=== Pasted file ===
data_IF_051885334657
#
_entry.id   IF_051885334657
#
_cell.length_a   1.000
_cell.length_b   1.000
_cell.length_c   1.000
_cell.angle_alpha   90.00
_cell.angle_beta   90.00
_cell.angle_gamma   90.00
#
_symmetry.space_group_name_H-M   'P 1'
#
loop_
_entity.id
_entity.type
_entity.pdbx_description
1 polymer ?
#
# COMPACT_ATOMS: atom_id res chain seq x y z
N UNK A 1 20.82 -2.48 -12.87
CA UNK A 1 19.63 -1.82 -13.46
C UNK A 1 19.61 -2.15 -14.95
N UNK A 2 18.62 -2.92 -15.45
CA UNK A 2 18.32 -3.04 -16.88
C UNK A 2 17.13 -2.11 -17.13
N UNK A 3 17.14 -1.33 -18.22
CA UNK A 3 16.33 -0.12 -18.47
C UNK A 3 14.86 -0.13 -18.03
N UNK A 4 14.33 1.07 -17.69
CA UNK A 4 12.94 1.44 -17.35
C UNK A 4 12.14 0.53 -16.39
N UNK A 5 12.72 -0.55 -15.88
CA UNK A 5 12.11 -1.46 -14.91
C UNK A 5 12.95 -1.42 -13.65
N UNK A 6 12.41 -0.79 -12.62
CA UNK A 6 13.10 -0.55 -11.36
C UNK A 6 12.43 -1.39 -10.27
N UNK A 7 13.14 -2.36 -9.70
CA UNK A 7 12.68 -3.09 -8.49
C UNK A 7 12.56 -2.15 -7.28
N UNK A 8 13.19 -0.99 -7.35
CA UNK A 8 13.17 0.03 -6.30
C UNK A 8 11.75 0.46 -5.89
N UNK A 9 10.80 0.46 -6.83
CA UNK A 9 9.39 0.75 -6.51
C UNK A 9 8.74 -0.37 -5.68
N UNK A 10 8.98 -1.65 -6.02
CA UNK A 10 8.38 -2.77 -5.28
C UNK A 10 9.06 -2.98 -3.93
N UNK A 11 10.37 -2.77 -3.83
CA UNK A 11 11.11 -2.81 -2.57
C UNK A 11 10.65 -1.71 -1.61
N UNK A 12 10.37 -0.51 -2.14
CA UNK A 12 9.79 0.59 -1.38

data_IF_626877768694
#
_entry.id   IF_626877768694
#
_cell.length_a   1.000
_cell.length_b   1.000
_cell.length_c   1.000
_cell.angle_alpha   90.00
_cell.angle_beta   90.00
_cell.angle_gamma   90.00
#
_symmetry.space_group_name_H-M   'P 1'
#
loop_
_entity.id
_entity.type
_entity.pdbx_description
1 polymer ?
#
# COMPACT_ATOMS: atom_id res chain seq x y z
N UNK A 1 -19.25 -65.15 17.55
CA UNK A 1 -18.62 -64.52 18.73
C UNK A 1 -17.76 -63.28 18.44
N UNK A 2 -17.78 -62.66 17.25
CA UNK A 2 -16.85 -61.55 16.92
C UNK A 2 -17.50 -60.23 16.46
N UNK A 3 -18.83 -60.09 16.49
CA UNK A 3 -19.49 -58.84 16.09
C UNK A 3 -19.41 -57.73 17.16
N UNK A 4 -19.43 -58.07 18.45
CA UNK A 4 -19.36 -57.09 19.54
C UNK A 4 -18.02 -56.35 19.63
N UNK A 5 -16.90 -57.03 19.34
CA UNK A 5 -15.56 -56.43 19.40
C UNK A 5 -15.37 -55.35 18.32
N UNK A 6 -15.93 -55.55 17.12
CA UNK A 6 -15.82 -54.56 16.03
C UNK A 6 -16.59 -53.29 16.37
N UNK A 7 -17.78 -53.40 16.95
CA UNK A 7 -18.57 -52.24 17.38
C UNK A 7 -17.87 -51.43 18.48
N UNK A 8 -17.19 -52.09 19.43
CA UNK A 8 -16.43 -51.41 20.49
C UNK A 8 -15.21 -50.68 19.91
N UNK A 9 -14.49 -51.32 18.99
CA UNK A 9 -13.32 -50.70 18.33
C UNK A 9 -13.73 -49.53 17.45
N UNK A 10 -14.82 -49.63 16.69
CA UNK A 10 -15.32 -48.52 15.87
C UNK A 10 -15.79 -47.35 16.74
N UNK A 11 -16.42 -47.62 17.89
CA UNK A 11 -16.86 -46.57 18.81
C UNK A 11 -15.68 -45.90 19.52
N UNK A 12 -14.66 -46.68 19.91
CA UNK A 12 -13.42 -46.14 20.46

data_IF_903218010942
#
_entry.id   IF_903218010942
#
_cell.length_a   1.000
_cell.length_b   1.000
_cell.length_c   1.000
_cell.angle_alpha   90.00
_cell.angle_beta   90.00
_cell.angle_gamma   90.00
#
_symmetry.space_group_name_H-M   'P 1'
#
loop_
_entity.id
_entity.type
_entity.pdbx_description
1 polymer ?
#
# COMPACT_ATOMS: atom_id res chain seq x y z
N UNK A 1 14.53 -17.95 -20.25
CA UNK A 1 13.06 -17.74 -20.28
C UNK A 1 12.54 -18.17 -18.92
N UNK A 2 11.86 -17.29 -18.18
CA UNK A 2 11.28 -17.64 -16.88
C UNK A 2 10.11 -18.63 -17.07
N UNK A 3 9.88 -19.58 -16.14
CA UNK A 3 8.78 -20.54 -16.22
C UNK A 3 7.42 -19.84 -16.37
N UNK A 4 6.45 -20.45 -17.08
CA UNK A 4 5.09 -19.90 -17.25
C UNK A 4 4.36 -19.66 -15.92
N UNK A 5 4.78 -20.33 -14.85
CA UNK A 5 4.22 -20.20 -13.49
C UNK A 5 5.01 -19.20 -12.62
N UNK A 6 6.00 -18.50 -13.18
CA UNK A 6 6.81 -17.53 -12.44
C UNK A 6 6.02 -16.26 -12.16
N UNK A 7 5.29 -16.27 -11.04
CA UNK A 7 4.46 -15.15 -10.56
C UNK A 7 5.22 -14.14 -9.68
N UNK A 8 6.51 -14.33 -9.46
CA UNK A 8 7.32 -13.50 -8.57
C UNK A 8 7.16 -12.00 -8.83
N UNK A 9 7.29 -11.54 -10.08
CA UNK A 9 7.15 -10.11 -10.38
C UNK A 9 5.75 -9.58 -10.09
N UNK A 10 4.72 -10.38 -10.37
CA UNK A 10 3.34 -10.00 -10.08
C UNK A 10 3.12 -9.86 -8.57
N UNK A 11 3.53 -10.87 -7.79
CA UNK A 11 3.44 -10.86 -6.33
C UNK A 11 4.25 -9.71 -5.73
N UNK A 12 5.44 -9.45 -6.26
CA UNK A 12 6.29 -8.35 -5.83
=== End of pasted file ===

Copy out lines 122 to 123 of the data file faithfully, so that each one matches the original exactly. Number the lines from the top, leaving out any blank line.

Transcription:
_symmetry.space_group_name_H-M   'P 1'
#